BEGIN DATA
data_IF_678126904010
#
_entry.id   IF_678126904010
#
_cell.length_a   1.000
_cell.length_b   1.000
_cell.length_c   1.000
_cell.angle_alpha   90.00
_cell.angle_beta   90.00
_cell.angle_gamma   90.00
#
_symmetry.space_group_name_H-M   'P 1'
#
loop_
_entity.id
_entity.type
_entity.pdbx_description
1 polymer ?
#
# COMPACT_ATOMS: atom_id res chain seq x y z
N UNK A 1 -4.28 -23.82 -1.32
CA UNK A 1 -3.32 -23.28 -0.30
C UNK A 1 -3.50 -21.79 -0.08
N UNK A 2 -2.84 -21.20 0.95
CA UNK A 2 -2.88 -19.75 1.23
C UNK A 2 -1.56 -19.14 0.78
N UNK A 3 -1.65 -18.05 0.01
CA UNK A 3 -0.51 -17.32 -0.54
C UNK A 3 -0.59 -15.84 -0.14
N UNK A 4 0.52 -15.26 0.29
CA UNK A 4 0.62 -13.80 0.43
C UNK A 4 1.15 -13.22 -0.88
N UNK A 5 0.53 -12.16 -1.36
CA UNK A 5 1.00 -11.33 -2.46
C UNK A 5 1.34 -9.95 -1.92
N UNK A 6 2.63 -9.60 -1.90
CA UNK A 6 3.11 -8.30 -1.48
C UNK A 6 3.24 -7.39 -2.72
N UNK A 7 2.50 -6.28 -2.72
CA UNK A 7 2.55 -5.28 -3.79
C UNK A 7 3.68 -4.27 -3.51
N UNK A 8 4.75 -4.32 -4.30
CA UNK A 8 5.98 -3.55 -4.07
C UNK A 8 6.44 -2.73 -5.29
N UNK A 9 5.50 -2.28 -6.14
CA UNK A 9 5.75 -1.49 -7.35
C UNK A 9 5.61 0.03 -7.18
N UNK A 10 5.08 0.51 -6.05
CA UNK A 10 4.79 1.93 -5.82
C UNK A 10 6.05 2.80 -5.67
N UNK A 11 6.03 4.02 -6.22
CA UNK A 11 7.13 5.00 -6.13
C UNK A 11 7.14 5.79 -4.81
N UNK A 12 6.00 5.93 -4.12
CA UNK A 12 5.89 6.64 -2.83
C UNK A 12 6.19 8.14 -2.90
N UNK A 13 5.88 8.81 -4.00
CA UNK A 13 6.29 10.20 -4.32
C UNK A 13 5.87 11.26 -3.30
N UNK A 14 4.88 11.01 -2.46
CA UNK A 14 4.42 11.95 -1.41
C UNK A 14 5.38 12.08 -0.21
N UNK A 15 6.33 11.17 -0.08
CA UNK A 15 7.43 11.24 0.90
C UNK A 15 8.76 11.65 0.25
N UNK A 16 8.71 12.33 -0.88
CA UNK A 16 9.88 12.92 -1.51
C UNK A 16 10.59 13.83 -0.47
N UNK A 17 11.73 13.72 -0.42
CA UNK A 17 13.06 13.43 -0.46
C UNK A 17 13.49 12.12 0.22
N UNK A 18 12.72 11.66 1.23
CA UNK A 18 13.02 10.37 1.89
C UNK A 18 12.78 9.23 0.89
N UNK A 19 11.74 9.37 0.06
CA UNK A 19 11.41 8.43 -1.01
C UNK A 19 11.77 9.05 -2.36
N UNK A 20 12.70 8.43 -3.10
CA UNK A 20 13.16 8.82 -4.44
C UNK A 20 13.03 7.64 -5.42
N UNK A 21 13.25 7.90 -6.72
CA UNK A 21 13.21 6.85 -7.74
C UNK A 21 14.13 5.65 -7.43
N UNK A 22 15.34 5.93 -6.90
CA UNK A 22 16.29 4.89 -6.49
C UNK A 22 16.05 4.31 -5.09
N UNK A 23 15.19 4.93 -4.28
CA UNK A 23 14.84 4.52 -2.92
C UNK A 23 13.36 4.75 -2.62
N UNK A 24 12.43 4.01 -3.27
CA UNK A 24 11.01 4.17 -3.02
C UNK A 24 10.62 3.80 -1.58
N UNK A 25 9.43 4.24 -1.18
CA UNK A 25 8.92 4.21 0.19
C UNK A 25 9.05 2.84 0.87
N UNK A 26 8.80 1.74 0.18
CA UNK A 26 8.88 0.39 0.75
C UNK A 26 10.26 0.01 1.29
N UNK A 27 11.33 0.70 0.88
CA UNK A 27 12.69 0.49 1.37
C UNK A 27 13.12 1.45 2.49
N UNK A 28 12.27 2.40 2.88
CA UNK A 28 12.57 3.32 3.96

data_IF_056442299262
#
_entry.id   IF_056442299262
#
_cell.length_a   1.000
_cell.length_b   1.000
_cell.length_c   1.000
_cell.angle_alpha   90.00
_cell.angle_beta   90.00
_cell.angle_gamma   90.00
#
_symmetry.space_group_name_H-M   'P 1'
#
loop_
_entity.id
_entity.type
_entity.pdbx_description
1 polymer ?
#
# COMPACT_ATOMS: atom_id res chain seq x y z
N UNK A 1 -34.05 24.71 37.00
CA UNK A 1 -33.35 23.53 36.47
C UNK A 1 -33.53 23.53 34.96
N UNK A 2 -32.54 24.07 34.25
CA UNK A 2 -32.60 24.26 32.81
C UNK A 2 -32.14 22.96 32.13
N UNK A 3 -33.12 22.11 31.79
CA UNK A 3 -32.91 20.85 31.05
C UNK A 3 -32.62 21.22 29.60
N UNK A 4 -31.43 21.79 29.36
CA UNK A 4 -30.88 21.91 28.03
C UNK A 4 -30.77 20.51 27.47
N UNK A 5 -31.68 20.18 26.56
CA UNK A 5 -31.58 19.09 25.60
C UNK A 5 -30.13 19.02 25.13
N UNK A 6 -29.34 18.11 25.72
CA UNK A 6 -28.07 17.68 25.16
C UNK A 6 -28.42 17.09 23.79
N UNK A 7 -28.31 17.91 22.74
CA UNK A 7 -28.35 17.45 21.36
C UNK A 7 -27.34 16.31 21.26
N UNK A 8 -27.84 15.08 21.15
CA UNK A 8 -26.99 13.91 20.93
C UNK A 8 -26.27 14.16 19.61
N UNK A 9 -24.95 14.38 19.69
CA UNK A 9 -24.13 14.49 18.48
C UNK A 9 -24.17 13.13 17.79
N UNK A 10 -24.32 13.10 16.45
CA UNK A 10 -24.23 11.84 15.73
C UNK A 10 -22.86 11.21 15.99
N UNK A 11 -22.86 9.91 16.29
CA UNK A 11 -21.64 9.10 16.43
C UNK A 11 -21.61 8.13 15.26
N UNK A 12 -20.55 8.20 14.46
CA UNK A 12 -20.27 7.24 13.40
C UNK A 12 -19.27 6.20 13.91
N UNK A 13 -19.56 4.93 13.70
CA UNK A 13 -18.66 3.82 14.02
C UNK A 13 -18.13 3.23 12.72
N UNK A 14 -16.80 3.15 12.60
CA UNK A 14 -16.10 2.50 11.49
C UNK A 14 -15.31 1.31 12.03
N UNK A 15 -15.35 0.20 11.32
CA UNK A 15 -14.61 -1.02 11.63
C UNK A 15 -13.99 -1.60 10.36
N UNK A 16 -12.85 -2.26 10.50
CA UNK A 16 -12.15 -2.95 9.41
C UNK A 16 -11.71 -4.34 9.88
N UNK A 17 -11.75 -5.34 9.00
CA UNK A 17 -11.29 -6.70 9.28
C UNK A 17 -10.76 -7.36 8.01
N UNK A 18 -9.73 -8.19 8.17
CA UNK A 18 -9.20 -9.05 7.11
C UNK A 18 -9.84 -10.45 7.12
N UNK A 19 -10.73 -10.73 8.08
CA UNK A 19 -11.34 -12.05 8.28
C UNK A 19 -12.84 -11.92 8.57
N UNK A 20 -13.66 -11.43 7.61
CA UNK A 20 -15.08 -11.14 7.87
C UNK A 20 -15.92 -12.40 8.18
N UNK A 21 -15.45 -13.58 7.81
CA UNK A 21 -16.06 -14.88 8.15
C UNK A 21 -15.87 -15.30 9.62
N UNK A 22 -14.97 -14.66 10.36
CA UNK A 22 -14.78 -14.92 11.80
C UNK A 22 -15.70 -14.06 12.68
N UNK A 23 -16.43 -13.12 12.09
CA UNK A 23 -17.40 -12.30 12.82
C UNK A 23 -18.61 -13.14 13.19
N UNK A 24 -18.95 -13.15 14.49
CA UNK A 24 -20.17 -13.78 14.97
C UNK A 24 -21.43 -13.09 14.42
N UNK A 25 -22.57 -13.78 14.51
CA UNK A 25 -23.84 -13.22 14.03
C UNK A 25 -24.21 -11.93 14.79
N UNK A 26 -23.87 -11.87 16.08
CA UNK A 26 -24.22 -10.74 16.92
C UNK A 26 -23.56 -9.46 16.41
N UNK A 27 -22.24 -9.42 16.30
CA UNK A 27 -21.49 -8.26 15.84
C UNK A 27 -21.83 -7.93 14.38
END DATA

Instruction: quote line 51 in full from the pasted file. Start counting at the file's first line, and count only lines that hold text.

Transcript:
N UNK A 11 6.03 4.02 -6.22